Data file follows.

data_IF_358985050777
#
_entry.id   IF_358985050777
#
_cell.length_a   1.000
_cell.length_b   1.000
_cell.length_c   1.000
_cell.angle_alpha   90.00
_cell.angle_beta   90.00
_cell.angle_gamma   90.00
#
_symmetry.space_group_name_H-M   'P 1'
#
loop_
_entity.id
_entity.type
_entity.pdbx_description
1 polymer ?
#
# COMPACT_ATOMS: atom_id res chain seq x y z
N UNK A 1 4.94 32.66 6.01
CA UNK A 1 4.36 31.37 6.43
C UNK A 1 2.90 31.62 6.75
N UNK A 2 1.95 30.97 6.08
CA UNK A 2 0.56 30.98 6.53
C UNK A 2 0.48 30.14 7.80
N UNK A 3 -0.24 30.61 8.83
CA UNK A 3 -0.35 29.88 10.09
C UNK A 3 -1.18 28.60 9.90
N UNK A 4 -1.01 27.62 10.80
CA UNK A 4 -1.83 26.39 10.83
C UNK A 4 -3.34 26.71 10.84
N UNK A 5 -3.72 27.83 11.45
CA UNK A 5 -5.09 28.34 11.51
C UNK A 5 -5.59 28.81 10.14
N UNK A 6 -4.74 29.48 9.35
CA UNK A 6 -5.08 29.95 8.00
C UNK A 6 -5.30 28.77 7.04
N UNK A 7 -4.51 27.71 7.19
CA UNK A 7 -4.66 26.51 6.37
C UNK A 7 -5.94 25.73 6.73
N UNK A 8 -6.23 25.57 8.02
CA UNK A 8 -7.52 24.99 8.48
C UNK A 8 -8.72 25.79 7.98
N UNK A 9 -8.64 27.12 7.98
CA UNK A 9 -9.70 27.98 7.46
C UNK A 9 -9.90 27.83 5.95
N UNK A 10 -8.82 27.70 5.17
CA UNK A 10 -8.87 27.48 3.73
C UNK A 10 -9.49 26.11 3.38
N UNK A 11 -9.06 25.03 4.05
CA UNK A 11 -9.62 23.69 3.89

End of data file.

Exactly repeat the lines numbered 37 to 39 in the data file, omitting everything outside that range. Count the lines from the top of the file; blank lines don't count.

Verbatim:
CA UNK A 6 -5.08 29.95 8.00
C UNK A 6 -5.30 28.77 7.04
N UNK A 7 -4.51 27.71 7.19